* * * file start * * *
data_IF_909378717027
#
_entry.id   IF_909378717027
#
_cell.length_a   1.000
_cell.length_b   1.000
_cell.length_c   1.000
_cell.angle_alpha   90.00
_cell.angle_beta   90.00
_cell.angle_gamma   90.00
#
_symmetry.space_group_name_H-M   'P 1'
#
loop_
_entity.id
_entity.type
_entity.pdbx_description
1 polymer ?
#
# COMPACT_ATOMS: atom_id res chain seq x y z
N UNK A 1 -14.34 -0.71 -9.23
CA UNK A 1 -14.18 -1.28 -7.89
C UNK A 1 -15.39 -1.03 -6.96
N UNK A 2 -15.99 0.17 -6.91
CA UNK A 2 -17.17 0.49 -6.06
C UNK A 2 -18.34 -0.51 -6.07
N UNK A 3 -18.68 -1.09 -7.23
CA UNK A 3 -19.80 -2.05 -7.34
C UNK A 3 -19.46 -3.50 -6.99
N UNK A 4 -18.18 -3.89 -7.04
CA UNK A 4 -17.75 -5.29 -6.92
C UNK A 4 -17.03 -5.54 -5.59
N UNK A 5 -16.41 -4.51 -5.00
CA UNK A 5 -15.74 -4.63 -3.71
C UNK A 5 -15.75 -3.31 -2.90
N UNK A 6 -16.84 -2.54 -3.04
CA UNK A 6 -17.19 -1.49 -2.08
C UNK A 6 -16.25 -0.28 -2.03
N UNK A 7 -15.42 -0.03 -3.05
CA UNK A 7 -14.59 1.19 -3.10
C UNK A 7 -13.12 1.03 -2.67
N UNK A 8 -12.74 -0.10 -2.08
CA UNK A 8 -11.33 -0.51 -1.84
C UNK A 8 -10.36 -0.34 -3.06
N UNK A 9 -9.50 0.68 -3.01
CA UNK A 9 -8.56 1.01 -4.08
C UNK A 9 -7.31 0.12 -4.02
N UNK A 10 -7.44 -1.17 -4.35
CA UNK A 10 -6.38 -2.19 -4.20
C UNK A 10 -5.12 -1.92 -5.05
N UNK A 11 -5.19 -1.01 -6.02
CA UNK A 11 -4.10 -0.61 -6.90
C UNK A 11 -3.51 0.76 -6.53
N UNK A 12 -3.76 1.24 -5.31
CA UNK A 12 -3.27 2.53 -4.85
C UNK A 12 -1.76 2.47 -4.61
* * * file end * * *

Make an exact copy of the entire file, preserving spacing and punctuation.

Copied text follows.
data_IF_909378717027
#
_entry.id   IF_909378717027
#
_cell.length_a   1.000
_cell.length_b   1.000
_cell.length_c   1.000
_cell.angle_alpha   90.00
_cell.angle_beta   90.00
_cell.angle_gamma   90.00
#
_symmetry.space_group_name_H-M   'P 1'
#
loop_
_entity.id
_entity.type
_entity.pdbx_description
1 polymer ?
#
# COMPACT_ATOMS: atom_id res chain seq x y z
N UNK A 1 -14.34 -0.71 -9.23
CA UNK A 1 -14.18 -1.28 -7.89
C UNK A 1 -15.39 -1.03 -6.96
N UNK A 2 -15.99 0.17 -6.91
CA UNK A 2 -17.17 0.49 -6.06
C UNK A 2 -18.34 -0.51 -6.07
N UNK A 3 -18.68 -1.09 -7.23
CA UNK A 3 -19.80 -2.05 -7.34
C UNK A 3 -19.46 -3.50 -6.99
N UNK A 4 -18.18 -3.89 -7.04
CA UNK A 4 -17.75 -5.29 -6.92
C UNK A 4 -17.03 -5.54 -5.59
N UNK A 5 -16.41 -4.51 -5.00
CA UNK A 5 -15.74 -4.63 -3.71
C UNK A 5 -15.75 -3.31 -2.90
N UNK A 6 -16.84 -2.54 -3.04
CA UNK A 6 -17.19 -1.49 -2.08
C UNK A 6 -16.25 -0.28 -2.03
N UNK A 7 -15.42 -0.03 -3.05
CA UNK A 7 -14.59 1.19 -3.10
C UNK A 7 -13.12 1.03 -2.67
N UNK A 8 -12.74 -0.10 -2.08
CA UNK A 8 -11.33 -0.51 -1.84
C UNK A 8 -10.36 -0.34 -3.06
N UNK A 9 -9.50 0.68 -3.01
CA UNK A 9 -8.56 1.01 -4.08
C UNK A 9 -7.31 0.12 -4.02
N UNK A 10 -7.44 -1.17 -4.35
CA UNK A 10 -6.38 -2.19 -4.20
C UNK A 10 -5.12 -1.92 -5.05
N UNK A 11 -5.19 -1.01 -6.02
CA UNK A 11 -4.10 -0.61 -6.90
C UNK A 11 -3.51 0.76 -6.53
N UNK A 12 -3.76 1.24 -5.31
CA UNK A 12 -3.27 2.53 -4.85
C UNK A 12 -1.76 2.47 -4.61